So that’s it, another year quickly drawing to a close. While you suffer the dregs of the festive season – like those weird green triangles in the Quality Streets – we run down the TV-film highlights that 2015 still has in store.
Jurassic Park (Steven Spielberg, 1993)
Boxing Day, 1:20pm on ITV
A family-friendly Jaws for millennials, Jurassic Park tells the tale of a state-of-the-att theme park that– well, you know the rest. It’s the best damn film Spielberg has ever made about big angry somethings and the best film about things going wrong at a state-of-the-art theme park since Westworld.
A joyous ride that enables all who watch to be enthralled in the magic of the cinematic form.
Skyfall (Sam Mendes, 2012)
Boxing Day, 8:30pm on ITV2
By far the best of the new Bond films, Skyfall gives us the story of a Bond who, returning to London licking his wounds, finds himself outmatched by a mysterious cyber-terrorist who has beef with his boss, M. Judi Dench is the heart of proceedings, which see M facing the mistakes of her past.
Oscar winner Sam Mendes is at the height of his directorial powers – who’d-a thought the man behind Revolutionary Road would so prove adept at action? – and the sheer level of talent involved is astonishing. 007 on his A-game.
Beetlejuice (Tim Burton, 1988)
Boxing Day, 9:00pm on ITV4
Tim Burton’s original macabre comedy with Michael Keaton as the exorcising ghost with the most out to help (though for villainous reasons) newly dead couple Alec Baldwin and Gena Davis. Winona Ryder also stars as the girl who befriends the duo. The musical numbers, jokes, and the stop motion sequences are beyond enjoyable.
Mary Poppins (Robert Stevenson, 1964)
Sunday, 1:50 pm on BBC1
A long time favorite for old and young alike, the story that made a thousand childhoods and launched Julie Andrews and Dick van Dyke into legendary status. With big songs and wonderful heart, and of course a an unforgettable story, Mary Poppins is Disney distilled to its purest form.
Superman (Richard Donner, 1978)
Sunday, 10:40am on ITV
You’ll believe a man can fly in the original superhero blockbuster. Gene Hackman is the broadly villainous Lex Luthor, Margot Kidder is whip-smart reporter Lois Lane, Marlon Brando cameos as absent Kryptonian dad Jor-El, and the late Christopher Reeves is Superman himself. The special effects might be somewhat dated, but Superman is a reminder that DC wasn’t always so grim and that Marvel wasn’t always the only game in town.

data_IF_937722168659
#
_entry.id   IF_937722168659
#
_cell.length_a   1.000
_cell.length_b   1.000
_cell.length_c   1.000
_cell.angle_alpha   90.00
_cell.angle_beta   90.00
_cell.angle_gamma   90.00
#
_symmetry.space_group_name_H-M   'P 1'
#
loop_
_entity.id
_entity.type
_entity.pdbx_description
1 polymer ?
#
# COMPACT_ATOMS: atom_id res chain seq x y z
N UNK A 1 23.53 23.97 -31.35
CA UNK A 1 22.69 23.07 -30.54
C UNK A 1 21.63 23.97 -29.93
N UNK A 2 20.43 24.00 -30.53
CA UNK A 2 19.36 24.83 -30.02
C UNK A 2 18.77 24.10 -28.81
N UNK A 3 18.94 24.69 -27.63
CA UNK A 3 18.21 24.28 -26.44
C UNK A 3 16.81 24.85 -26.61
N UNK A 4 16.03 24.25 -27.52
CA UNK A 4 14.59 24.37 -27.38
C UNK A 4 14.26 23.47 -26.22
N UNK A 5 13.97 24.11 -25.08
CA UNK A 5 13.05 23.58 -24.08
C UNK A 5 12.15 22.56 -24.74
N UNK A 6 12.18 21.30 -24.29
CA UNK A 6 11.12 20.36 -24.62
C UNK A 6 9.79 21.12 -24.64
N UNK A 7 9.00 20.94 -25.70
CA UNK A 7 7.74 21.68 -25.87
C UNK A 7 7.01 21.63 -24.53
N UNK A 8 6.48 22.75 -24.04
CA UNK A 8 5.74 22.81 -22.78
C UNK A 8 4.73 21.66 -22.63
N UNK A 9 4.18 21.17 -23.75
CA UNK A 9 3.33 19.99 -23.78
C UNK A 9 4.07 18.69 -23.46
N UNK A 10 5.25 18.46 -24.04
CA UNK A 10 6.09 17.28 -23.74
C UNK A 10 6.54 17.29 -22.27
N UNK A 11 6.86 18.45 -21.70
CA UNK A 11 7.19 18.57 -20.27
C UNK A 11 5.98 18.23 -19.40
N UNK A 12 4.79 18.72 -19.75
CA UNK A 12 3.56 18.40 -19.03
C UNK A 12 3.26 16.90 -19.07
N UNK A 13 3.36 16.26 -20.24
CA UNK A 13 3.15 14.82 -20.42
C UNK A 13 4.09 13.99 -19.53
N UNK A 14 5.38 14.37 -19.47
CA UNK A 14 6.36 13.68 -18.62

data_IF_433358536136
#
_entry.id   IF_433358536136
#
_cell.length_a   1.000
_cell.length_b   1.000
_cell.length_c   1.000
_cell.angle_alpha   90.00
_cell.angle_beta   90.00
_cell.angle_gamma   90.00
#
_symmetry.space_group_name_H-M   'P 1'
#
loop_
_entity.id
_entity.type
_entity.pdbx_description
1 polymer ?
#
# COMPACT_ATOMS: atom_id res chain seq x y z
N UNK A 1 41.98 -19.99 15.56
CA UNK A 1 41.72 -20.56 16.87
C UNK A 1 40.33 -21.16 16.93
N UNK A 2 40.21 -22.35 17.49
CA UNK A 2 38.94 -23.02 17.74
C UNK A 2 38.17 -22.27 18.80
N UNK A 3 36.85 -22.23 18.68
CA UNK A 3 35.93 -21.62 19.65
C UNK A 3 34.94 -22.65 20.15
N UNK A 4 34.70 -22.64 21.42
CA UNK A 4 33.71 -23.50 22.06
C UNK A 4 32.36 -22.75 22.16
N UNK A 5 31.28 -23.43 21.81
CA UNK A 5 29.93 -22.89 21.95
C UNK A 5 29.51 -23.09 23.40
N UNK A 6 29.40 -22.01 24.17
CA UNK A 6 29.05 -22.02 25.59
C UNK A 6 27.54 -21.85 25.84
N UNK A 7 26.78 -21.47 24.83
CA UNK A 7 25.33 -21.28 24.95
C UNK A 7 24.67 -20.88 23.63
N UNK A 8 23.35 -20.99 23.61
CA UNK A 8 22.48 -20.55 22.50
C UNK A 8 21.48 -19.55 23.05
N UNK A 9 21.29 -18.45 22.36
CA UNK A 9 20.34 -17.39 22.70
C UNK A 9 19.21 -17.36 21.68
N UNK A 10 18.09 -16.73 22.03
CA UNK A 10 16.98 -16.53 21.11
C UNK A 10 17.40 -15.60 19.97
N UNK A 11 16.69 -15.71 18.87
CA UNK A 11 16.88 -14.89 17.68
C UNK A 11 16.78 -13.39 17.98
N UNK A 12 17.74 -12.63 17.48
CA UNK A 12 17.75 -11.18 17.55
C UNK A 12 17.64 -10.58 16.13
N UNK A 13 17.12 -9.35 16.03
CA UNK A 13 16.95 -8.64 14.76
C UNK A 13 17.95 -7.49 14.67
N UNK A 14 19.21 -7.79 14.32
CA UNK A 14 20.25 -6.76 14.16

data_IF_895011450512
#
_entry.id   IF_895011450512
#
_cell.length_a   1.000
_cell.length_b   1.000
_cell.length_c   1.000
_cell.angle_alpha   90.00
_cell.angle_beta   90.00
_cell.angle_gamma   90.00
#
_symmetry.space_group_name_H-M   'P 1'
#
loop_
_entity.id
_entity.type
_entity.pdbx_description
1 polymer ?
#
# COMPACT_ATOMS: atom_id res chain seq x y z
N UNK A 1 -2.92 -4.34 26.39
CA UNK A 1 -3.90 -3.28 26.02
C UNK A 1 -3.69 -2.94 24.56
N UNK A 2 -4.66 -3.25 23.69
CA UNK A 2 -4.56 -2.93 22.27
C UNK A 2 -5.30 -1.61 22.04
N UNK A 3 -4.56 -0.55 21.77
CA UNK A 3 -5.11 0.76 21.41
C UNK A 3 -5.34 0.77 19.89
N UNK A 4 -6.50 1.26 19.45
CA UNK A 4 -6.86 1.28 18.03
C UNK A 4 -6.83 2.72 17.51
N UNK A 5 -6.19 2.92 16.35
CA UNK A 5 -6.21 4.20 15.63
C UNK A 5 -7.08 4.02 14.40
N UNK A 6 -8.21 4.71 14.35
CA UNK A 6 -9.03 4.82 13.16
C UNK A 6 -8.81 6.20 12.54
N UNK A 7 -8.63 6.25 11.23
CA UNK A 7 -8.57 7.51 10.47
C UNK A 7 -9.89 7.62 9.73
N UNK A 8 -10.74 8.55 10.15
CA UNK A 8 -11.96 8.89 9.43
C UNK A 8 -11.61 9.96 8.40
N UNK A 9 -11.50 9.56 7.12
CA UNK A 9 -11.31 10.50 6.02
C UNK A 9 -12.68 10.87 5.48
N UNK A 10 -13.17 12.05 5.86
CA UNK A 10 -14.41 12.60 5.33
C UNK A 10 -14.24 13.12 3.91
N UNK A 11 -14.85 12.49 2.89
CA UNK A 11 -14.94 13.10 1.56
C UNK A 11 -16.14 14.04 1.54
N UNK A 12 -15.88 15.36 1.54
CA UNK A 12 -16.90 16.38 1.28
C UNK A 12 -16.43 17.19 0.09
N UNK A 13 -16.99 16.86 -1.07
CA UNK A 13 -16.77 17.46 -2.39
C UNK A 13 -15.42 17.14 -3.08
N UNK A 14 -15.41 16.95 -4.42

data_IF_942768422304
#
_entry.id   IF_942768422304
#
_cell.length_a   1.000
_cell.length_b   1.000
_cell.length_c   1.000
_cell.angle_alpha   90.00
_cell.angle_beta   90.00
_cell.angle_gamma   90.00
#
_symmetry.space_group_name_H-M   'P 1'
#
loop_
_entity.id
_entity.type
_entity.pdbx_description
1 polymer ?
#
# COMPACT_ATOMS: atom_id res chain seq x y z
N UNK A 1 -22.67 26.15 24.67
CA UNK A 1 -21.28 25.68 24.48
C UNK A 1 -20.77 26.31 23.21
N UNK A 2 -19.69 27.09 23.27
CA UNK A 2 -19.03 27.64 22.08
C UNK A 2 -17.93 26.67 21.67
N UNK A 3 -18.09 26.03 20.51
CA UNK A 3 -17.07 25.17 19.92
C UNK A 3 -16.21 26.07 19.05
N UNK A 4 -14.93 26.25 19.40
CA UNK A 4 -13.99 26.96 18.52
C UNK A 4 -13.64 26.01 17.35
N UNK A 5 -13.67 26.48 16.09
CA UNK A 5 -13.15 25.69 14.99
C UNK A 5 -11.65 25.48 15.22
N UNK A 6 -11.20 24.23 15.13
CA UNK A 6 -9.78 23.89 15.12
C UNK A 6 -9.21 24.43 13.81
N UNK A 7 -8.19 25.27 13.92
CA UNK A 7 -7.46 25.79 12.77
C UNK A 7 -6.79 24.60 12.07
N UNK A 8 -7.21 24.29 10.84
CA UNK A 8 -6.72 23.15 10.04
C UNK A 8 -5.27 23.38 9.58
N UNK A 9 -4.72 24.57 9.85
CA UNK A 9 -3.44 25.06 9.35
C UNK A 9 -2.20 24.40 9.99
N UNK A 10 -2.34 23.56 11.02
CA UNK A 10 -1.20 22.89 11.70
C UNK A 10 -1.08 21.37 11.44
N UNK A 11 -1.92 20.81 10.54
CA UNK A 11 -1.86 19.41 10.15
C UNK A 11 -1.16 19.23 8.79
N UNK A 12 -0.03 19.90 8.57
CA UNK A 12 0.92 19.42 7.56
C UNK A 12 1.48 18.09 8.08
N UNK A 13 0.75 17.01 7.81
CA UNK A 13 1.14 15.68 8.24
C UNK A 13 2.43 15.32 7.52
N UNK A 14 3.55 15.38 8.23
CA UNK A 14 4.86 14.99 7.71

What Women Want (Nancy Meyers 2000)
Holiday Monday, 6:00pm on BBC2
A pre-bonkers Mel Gibson gives a great turn as a smug executive who discovers he can now hear women’s thoughts and uses it to his own gain. Of course he eventually succumbs to the charms of Helen Hunt and things take a turn for the sappy, but before then it’s a clever, and witty film with an off-the-wall romantic concept.
The Omen (Richard Donner, 1976)
Holiday Monday, 12:50am on C4
A chiller for all those out there, the tale of rich American Gregory Peck who adopts a child and moves to the UK only to discover the kid might be the Anti-Christ. Patrick Troughton and David Warner also star alongside an on-fire Billie Whitelaw for some scary chills in this supernatural horror film that might have people seriously rethinking their plans for parenthood.
The Queen (Stephen Frears, 2006)
Tuesday, 4:30pm on ITV
Chronicling the week following Princess Diana’s death, Frears understated drama has Helen Mirren give an award winning performance as Queen Elizabeth II with Michael Sheen brilliantly portraying then Prime Minister Tony Blair.
The Queen gives us a monarch torn between her feelings and public opinion and the unlikely help she gets from someone who could have easily used this as a chance to stick the knife in further. Reserved, but touching.
Willy Wonka and the Chocolate Factory (Mel Stuart, 1971)
Wednesday, 10:30pm on ITV